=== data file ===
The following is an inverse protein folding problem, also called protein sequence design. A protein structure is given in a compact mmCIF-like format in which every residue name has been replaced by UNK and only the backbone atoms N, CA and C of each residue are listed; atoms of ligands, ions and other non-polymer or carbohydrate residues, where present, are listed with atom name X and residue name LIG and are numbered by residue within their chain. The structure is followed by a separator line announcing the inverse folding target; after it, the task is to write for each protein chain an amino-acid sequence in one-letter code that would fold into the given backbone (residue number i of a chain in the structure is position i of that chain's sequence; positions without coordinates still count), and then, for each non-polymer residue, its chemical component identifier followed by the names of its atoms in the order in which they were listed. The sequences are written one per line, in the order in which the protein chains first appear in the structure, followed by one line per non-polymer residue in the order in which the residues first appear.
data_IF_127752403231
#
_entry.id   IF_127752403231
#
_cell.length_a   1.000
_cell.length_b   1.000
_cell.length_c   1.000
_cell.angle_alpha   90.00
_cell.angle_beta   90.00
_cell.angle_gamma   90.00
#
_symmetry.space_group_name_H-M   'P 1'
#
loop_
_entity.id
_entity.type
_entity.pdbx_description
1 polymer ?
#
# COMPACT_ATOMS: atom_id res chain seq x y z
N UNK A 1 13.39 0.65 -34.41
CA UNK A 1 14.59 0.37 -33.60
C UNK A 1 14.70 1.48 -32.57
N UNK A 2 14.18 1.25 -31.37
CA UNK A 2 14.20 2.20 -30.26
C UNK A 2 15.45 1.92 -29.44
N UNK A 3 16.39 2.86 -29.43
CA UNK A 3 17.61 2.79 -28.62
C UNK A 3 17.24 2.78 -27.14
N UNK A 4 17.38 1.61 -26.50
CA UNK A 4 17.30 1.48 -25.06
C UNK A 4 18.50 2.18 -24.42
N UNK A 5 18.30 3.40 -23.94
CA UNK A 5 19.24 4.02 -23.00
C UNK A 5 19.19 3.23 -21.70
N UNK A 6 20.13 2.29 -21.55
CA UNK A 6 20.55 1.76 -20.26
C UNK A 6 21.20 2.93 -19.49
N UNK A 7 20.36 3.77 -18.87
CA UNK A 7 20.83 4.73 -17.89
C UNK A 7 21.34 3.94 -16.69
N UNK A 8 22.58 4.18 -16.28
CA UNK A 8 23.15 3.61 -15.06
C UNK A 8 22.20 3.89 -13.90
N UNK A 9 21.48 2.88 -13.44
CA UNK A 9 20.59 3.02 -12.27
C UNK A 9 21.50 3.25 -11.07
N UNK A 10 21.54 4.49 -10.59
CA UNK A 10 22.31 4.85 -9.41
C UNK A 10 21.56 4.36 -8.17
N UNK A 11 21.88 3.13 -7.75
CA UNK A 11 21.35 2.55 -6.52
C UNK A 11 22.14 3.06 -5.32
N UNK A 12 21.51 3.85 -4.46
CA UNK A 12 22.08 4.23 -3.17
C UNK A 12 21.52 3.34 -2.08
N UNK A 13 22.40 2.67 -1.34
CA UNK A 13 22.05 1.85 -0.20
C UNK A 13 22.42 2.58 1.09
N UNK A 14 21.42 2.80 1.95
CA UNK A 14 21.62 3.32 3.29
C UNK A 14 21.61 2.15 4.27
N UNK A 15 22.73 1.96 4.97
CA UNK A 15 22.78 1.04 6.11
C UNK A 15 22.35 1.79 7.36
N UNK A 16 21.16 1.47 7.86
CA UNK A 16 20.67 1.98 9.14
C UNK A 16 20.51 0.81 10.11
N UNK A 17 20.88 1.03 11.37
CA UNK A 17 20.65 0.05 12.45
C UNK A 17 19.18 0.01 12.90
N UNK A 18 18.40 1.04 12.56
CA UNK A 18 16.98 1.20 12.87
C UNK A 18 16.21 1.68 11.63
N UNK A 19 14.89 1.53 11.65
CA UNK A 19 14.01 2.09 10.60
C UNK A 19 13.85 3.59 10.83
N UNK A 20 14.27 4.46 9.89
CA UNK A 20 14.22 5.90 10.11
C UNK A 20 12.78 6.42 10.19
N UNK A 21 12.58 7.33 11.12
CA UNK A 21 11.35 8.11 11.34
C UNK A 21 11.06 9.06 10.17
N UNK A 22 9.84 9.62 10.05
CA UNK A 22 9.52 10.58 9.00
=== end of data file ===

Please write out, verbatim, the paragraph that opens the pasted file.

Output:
The following is an inverse protein folding problem, also called protein sequence design. A protein structure is given in a compact mmCIF-like format in which every residue name has been replaced by UNK and only the backbone atoms N, CA and C of each residue are listed; atoms of ligands, ions and other non-polymer or carbohydrate residues, where present, are listed with atom name X and residue name LIG and are numbered by residue within their chain. The structure is followed by a separator line announcing the inverse folding target; after it, the task is to write for each protein chain an amino-acid sequence in one-letter code that would fold into the given backbone (residue number i of a chain in the structure is position i of that chain's sequence; positions without coordinates still count), and then, for each non-polymer residue, its chemical component identifier followed by the names of its atoms in the order in which they were listed. The sequences are written one per line, in the order in which the protein chains first appear in the structure, followed by one line per non-polymer residue in the order in which the residues first appear.